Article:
“I am not angry at this.” – Coda (Film review)

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It’s understandable if a degree of reluctance sets in when you hear of a film that was ‘the darling of Sundance festival’ having won three of the biggest prizes – U.S. Grand Jury Prize, U.S. Dramatic Audience Award, and a Special Jury Ensemble Cast Award. That’s after its having been scoped up by Apple two days after its premiere, for a record breaking $25 million dollars. A degree of scepticism is warranted and justified, if wholly unnecessary.  This is one where the hype is truly justified; you’re in for a treat when this drops on Friday 13th August.

An English language take of the 2014 French film La Famille Bélierthat is more reimagining than retake, CODA stands for ‘Child of Deaf Adults’. That child is Ruby Rossi (Emilia Jones), the only hearing member of her family. Her parents Jackie (Marlee Matlin) and Frank  (Troy Kotsur) are heavily dependent on her, at the growing resentment of her older brother Leo (Daniel Durant). In her final year of high school, with their family fishing business  being threatened, an opportunity arises for Ruby to pursue her love of music – with the support of her music teacher (Eugenio Derbez) and crush Miles (Ferdia Walsh-Peelo). She’s torn between both worlds, fearful of abandoning her parents yet desperate to pursue her dream.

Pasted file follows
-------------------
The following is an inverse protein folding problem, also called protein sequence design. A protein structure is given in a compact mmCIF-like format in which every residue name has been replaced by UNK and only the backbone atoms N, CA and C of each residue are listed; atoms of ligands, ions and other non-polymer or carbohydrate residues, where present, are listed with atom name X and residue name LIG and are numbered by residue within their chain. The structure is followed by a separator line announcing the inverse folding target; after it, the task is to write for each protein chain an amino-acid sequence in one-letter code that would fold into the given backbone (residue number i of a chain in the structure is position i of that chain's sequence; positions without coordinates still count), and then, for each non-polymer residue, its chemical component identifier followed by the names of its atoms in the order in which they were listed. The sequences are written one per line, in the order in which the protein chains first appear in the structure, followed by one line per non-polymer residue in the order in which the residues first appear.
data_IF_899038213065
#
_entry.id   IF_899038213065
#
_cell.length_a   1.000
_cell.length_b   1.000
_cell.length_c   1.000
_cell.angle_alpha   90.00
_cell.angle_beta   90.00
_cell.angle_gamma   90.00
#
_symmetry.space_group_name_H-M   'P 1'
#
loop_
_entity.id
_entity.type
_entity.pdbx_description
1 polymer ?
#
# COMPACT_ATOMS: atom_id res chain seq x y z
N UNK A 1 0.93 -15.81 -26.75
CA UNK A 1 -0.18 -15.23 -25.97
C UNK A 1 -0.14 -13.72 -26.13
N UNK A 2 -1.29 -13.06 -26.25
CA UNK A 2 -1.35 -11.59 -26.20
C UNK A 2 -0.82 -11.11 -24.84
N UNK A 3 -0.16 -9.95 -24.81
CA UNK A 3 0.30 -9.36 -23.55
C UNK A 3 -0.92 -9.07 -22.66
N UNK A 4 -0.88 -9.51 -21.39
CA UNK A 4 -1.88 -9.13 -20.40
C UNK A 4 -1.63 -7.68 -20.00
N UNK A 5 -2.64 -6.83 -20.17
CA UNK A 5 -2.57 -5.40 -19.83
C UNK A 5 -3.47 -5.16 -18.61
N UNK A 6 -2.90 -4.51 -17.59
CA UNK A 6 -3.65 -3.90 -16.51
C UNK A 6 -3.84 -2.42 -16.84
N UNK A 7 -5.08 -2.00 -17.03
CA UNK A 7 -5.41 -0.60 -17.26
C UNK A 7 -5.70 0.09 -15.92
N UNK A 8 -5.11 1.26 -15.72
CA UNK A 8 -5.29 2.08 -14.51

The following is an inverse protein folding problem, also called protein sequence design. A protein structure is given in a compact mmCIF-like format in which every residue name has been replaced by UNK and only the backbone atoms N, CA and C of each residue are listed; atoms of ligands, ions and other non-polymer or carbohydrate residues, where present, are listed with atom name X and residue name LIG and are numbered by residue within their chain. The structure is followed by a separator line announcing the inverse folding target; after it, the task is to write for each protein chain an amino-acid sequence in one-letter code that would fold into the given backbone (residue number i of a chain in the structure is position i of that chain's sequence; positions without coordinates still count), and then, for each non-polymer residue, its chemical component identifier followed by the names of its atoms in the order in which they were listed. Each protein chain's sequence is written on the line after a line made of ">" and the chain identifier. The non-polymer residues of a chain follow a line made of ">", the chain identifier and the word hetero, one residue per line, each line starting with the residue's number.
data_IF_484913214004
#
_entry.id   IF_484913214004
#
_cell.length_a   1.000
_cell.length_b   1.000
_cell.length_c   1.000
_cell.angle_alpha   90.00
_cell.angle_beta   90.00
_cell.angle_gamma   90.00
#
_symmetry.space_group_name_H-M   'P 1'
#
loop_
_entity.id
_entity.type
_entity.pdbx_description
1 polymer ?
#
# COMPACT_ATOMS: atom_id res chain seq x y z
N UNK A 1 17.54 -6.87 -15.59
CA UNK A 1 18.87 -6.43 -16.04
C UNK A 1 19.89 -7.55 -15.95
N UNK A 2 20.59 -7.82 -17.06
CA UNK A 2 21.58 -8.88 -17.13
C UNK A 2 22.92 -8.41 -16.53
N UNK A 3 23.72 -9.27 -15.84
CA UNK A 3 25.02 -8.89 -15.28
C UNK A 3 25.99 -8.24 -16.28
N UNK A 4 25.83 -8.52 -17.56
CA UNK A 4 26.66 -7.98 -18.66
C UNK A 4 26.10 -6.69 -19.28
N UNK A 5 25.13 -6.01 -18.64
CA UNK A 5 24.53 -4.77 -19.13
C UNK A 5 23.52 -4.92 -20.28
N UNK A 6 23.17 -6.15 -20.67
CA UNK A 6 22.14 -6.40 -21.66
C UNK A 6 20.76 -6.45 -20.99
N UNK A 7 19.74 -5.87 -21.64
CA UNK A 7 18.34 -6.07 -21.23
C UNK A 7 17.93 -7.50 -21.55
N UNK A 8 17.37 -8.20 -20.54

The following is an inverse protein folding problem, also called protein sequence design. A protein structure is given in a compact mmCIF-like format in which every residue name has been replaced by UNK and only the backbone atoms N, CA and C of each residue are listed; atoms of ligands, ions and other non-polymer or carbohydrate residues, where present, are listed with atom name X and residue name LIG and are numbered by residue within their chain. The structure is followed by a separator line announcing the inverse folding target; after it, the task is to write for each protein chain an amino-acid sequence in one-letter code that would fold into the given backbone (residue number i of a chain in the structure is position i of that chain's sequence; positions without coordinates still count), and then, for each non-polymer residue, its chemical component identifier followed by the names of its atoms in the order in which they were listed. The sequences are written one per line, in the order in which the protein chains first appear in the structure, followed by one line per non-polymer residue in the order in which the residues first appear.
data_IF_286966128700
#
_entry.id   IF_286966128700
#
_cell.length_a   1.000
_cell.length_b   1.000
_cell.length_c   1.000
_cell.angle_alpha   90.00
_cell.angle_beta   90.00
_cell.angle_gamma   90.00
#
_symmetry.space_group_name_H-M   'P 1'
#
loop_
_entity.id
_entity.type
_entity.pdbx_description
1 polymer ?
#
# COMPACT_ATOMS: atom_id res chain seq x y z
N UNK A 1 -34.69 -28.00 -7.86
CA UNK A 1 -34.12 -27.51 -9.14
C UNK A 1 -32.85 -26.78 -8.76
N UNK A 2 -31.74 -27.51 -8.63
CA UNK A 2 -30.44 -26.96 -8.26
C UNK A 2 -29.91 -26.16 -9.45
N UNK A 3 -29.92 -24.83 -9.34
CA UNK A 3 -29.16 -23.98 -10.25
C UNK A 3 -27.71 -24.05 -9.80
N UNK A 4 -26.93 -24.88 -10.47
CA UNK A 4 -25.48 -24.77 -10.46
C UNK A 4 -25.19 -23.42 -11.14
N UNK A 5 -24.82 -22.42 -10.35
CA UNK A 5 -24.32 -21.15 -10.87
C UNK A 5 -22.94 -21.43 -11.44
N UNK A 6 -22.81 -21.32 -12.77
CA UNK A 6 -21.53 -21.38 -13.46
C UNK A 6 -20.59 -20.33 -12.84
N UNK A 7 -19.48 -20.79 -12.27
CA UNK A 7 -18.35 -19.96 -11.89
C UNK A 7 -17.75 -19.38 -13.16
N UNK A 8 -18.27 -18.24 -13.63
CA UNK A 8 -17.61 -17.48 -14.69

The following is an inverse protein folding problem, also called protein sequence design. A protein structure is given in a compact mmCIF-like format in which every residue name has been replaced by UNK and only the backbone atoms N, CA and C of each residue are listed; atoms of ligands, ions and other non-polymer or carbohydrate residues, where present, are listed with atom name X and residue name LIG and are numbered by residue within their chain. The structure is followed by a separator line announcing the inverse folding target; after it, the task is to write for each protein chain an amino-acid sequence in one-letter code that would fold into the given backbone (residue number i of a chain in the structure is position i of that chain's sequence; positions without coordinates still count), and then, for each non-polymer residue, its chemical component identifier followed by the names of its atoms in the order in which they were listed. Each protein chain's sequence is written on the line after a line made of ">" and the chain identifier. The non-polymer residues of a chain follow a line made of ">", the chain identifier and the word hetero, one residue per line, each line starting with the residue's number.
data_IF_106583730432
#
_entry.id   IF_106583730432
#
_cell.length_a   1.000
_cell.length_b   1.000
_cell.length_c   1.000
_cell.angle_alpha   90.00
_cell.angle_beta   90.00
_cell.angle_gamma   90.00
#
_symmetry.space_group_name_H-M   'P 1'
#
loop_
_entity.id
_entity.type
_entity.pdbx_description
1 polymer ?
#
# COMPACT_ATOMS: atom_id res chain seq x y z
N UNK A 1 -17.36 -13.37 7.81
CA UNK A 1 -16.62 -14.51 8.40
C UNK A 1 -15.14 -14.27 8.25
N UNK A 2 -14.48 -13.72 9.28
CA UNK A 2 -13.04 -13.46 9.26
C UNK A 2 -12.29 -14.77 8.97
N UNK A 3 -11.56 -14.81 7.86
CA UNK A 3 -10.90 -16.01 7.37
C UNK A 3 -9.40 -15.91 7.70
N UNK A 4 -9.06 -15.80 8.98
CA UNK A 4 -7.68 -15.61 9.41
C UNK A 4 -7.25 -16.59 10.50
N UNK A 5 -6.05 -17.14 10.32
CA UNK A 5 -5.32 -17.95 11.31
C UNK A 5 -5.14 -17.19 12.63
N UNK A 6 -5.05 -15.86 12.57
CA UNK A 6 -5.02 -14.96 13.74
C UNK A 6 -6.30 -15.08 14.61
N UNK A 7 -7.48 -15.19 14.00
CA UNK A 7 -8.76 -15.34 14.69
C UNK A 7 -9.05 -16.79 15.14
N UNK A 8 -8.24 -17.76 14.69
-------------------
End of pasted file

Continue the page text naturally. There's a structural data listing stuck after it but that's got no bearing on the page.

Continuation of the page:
Although the narrative arc itself may sound familiar, in the hands of writer-director Sian Heder it becomes something near-transcendent; a timeless coming-of-age film that will appeal and resonate with almost everyone. The tone it perfectly weighted – powerful and profound, never preachy,  yet also light and very, very funny. Over the course of the film’s 111 minute running time, we really feel like a part of the Rossi family – a connection that happens immediately and is devastating to leave behind once the credits role.  They have been fully fleshed out, given great material and much to do. It’s also the performances.

There’s a naturalism and believability in every single one of the central performances, an ease and comfortability between them that is such a pleasure to watch. It’s what makes the joyful highs so wonderful, and the fraught lows hit so hard. Because there will be tears as well as laughs, a wonderfully balanced mix of light and dark – for the brightest lights do cast the darkest shadows. Jones carries all this weight on her shoulders with ease, with such an identifiable performance that brings the film to life. Add in the trio of Matline, Kotsur and Durant to bring some brilliantly believable bawdy humour  (a highlight being the greatest sex talk with parents that has ever been seen on the big screen) and an incredible amount of heart, you’re into a total feelgood winner.

Touching, witty, sweet and hilarious; a perfect addition to the coming-of-age canon.